Development

MCIN scientists study many aspects of development in tissues ranging from peripheral to central targets. Questions addressed by researchers include those of structure, function and mechanisms for both neuronal (Bamburg, Rash, Tobet) and muscle cells (Garrity, Mykles) as well as cognitive processes in human subjects (Davies). Other model systems include crustaceans (Mykles), zebrafish (Garrity), rodents (Bamburg, Rash and Tobet). Studies examine processes including cell migration (Tobet), neurite extension and growth cone guidance (Bamburg), gap junction formation (Rash), limb regeneration (Mykles), heart formation (Garrity), and electroencephalographic changes during childhood (Davies). Recent articles in the area of developmental neurobiology from different faculty laboratories and links to the faculty home pages are given below.

 

Bamburg: We study the mechanisms of neuritogenesis, axonogensis and growth cone guidance and turning by extracellular guidance cues, including transmembrane signaling pathways and mechanisms that lead to actin reorganization during these processes.

Garvalov BK, Flynn KC, Neukirchen D, Meyn L, Teusch N, Wu X, Brakebusch C, Bamburg JR, Bradke F. Cdc42 regulates cofilin during the establishment of neuronal polarity. J Neurosci 27, 13117-13129 (2007). PMID:18045906  

Pak CW, Flynn KC, Bamburg JR. Actin binding proteins take the reigns in growth cones. Nature Rev Neurosci 9, 136-147 (2008). PMID:18209731  

Flynn KC, Pak CW, Shaw AE, Bradke F, Bamburg JR. Growth cone-like waves transport actin and promote axonogenesis and neurite branching. Develop Neurobiol 69, 761-779 (2009)  PMID:19513994

 

Davies: We study the development of cognitive and sensory processing in the human brain using electroencephalography (EEG) and event-related potentials (ERPs). We study both normal development and development in individuals with disabilities such as sensory processing disorders, autism, and ADHD.   Children and adolescents, ages 5 to 18, are participants in our studies, along with young adults.

Davies PL, Chang W-P, Gavin WJ.  Maturation of Sensory Gating Performance in Children with and without Sensory Processing Disorders.  Int J Psychophysiol 72,187-197 (2009). PMID: 19146890

Gavin WJ,  Davies PL.  Obtaining reliable psychophysiological data with child participants: Methodological considerations.  In L.A. Schmidt, S.J. Segalowitz (Eds.), Developmental Psychophysiology: Theory, systems, and methods (pp.424-447).  New York: Cambridge University Press (2007).

 

Garrity: We study the development of the heart using a zebrafish model system.

Rothschild SC, Easley CA 4th, Francescatto L, Lister JA, Garrity DM, Tombes RM. Tbx5-mediated expression of Ca(2+)/calmodulin-dependent protein kinase II is necessary for zebrafish cardiac and pectoral fin morphogenesis. Dev Biol 330, 175-84 (2009) PMID: 19345202

Ebert AM, McAnelly CA, Srinivasan A, Linker JL, Horne WA, Garrity DM. Ca2+ channel-independent requirement for MAGUK family CACNB4 genes in initiation of zebrafish epiboly. Proc Natl Acad Sci USA 105, 198-203 (2008) PMID: 18172207

 

Mykles: We study the regulation of growth and limb regeneration by steroid molting hormones (ecdysteroids) in crustaceans.

Kim HW, Chang ES, Mykles DL. Three calpains and ecdysone receptor in the land crab, Gecarcinus lateralis: Sequences, expression, and effects of elevated ecdysteroid induced by eyestalk ablation. J Exp Biol 208, 3177-3197 (2005). PMID: 16081615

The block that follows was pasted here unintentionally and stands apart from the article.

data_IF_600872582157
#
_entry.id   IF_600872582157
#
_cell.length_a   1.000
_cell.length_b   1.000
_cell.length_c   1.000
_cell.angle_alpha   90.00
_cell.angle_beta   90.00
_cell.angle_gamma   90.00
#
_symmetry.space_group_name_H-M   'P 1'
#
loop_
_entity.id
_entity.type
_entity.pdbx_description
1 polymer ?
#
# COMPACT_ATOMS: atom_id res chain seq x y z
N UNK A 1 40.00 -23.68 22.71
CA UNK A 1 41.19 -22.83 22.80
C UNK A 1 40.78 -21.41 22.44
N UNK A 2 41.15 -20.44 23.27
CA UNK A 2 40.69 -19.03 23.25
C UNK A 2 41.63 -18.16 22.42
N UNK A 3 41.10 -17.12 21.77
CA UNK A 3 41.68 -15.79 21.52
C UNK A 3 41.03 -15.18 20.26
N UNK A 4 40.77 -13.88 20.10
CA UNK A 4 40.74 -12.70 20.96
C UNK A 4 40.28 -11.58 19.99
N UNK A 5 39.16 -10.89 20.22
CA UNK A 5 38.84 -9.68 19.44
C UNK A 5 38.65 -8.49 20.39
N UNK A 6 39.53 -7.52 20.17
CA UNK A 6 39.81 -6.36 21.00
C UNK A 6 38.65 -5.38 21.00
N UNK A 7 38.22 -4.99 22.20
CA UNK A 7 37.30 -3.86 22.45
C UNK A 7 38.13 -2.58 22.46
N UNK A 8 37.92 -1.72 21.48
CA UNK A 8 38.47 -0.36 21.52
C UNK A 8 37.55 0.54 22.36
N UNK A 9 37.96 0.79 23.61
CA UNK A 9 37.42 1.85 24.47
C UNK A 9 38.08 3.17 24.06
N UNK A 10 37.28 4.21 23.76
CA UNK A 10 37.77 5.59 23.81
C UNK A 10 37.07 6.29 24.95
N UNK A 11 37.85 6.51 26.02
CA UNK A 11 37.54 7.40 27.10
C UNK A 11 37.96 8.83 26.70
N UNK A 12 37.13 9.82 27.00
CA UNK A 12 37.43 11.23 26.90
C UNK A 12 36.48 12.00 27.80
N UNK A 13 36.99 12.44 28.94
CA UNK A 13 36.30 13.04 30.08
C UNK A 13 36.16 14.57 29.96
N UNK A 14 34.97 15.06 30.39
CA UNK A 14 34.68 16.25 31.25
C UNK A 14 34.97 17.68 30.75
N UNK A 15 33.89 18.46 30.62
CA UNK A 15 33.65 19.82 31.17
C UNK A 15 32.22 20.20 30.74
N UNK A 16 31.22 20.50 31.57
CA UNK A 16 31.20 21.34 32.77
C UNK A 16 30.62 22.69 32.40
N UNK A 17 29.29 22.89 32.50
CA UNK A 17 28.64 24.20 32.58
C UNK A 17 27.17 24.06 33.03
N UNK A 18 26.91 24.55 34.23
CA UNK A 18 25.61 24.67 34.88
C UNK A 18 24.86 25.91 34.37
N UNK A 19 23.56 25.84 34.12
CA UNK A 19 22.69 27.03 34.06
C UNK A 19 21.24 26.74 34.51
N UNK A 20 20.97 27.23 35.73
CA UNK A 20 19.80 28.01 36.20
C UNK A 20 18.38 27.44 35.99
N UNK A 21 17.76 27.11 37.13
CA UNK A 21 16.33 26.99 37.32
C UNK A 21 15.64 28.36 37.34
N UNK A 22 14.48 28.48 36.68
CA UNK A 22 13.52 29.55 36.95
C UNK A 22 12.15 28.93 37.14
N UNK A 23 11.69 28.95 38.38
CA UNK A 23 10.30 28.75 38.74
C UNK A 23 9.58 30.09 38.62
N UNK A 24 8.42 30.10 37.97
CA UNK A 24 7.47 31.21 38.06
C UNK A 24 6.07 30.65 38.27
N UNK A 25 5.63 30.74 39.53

Kim HW, Lee SG, Mykles DL. Ecdysteroid-responsive genes, RXR and E75, in the tropical land crab, Gecarcinus lateralis: differential tissue expression of multiple RXR isoforms generated at three alternative splicing sites in the hinge and ligand-binding domains. Molec Cell Endocrinol 242, 80-95 (2005). PMID: 16150535

 

Rash: Using confocal immunofluorescence microscopy and freeze-fracture replica immunogold labeling (FRIL) electron microscopy, we have investigated the time of appearance and the composition of neuronal and glial gap junctions during early postnatal development in mouse and rat CNS.

Rash JE, Olson CO, Davidson KGV, Yasumura T, Kamasawa N, Nagy JI. Identification of connexin36 in gap junctions between neurons in rodent locus coeruleus. Neuroscience147, 938-956 (2007) PMID: 17601673  

Rash JE, Olson CO, Pouliot WA, Davidson KGV, Yasumura T, Furman CS, Royer S, Kamasawa N, Nagy JI, Dudek FE. Connexin36 vs. connexin32, “miniature” neuronal gap junctions, and limited electrotonic coupling in rodent suprachiasmatic nucleus (SCN). Neuroscience 149, 350-371 (2007) PMID: 17904757

 

Tobet: We study the role of steroid hormones and several neuronal signaling molecules that we refer to as ‘effectors’ on cell positions (e.g., cell migration) using immunocytochemical and in situ hybridization technique in vivo and organotypic hypothalamic slices and video microscopy in vitro.·       Bless EP, Walker HJ, Yu KW, Knoll JG, Moenter SM, Schwarting GA, Tobet SA. Live view of gonadotropin-releasing hormone containing neuron migration. Endocrinology146:, 463-468 (2005).  

Edelmann M, Wolfe C, Scordalakes EM, Rissman EF, Tobet S. Neuronal nitric oxide synthase and calbindin delineate sex differences in the developing hypothalamus and preoptic area. Develop Neurobiol 67, 1371-1381 (2007). PMID: 17638388   ·      

Tobet S, Knoll JG, Hartshorn C, Aurand E, Stratton M, Kumar P, Searcy B, McClellan K. Brain sex differences and hormone influences: A moving experience? J Neuroendocrinol21, 387-392 (2009). PMID: 19207813